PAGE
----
Recycling Plastic

I hope you’re familiar with the recycling symbol that you find on pretty much all plastics these days. Numbers 1-7 are recyclable, which is good news.

The bad news is that the plastic needs to be clean! Yes, clean. No, not talking sparkling clean but clean. If you have a dishwasher, you should put the plastic items in there when you run it. If not, then you run into the dilemma of wasting drinking water on washing your recyclable plastic. Yes, I said drinking water. Remember, the water that comes out of your tap has been through quite a lot and is now drinkable (provided you live in one of the 90% municipalities with safe drinking water). That processing takes a lot of energy. So washing that peanut butter jar by hand will probably waste a lot more resources than just throwing it away. But, if you have a dishwasher, it really is the best way to save energy and water.

Some more good news, if you live in Los Angeles (city or county) polystyrene AKA Styrofoam is recyclable! So whether you’ve got a leftover Thai iced tea cup or packaging from your computer, put that polystyrene in the recycling bin. However, packing peanuts ARE NOT recyclable. But check out Loose Fill Packaging for where you can recycle them.

What about items that have plastic and electronics? Nope, the item would need to be disassembled. Electronic recycling is a whole other topic that will be written about later on.

Other items that are often overlooked that are recyclable:

  • Plastic coat hangers
  • Plastic swimming pools
  • Plastic laundry baskets
  • Dry cleaner bags
  • Plastic, non-electric toys
  • Blister packaging (when a plastic pocket is attached to a cardboard back like a pack of pens or 9 volt battery packaging)
  • Clamshell packaging (the very hard to open plastic packaging of toys, electronics, etc that opens up like – you guessed it – a clam shell)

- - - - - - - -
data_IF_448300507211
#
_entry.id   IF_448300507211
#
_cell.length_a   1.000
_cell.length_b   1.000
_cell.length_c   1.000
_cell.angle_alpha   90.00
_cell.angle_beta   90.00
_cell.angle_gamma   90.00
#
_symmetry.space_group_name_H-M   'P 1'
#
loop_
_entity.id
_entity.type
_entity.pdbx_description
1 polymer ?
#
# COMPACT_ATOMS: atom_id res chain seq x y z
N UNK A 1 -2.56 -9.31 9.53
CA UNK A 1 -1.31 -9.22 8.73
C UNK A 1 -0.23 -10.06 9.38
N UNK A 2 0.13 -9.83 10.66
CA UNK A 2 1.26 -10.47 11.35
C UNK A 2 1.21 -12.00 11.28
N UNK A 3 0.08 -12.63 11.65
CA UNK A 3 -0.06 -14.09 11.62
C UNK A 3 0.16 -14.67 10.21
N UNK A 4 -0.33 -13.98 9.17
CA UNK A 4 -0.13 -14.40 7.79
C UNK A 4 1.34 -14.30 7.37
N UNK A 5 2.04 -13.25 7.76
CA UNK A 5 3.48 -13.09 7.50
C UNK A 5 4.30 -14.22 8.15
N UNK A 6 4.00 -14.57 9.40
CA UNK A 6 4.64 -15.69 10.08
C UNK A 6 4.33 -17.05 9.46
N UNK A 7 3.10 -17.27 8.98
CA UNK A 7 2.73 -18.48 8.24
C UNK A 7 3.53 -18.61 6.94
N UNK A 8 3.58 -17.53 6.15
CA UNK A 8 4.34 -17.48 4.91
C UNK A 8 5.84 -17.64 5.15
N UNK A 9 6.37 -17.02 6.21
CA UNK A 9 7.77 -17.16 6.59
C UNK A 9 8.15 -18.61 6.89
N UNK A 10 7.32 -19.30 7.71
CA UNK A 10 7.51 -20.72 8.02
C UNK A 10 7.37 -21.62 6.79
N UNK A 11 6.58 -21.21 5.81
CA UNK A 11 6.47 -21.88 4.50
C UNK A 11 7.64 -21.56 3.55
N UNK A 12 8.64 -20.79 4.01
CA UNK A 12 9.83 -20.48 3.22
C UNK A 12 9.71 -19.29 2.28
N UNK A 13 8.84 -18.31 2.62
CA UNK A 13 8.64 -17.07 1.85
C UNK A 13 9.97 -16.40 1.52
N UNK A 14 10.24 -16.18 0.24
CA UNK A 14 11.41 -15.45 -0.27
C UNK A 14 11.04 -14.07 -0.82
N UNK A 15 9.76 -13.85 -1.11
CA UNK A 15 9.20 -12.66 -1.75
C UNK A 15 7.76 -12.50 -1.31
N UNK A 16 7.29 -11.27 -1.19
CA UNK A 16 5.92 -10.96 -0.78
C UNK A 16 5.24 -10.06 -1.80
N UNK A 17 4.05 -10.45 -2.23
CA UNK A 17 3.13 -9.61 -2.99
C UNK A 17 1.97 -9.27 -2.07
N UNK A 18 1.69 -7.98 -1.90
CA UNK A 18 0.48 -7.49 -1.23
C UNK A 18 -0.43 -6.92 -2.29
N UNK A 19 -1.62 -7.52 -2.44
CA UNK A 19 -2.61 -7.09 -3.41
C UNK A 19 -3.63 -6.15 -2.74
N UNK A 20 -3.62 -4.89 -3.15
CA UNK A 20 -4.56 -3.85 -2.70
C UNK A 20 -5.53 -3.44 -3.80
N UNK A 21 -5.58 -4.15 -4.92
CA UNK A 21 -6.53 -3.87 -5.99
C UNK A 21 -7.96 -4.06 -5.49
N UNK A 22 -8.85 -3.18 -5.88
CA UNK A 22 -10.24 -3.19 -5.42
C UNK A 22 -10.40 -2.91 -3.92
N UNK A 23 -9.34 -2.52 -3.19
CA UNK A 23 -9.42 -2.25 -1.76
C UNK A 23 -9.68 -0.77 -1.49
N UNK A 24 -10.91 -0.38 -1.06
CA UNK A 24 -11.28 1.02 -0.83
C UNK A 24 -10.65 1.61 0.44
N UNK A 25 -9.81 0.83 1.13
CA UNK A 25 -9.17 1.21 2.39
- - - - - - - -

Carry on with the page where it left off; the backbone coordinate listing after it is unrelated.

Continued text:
• Plastic planters

I recommend you looking up the exact recycling requirements for your city, but here are some quick tips when recycling PLASTIC in Los Angeles (here’s a link to a handy .pdf about what can be recycled):

  • Rinse or clean in dishwasher, if necessary, all plastic containers
    • soda, juice, milk, shampoo, detergent, mouthwash, beauty products, yogurt, cottage cheese, pill packaging,
  • Remove caps from containers.
    • Most containers do not have the same plastic for the cap. In fact, it is probably fine if you throw the cap away if it doesn’t have a recycling symbol on it. Most caps are made from mixed plastics and are no longer recyclable.
  • Put all plastic bags with a recycling symbol inside of one plastic bag to keep them from flying out of the truck or jamming up sorting equipment. You can also recycle them at most grocery stores.
    • The food residue issue applies here too. If its covered in dried on food, skip the recycling bin and throw it away. Of course, if you have a dog, you can use it to pick up its mess – after all the bag is already dirty.
  • DO NOT put any plastic hygienic item in the bin. It should be obvious, but that’s just a big No-No besides being gross.
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One comment on “Recycling Plastic
  1. Amy R. says:

    Know what happens to recycled clamshell packaging? It is sent to China to be burned instead of coal. That’s not recycling–that’s awful!

    Please consider signing this petition at

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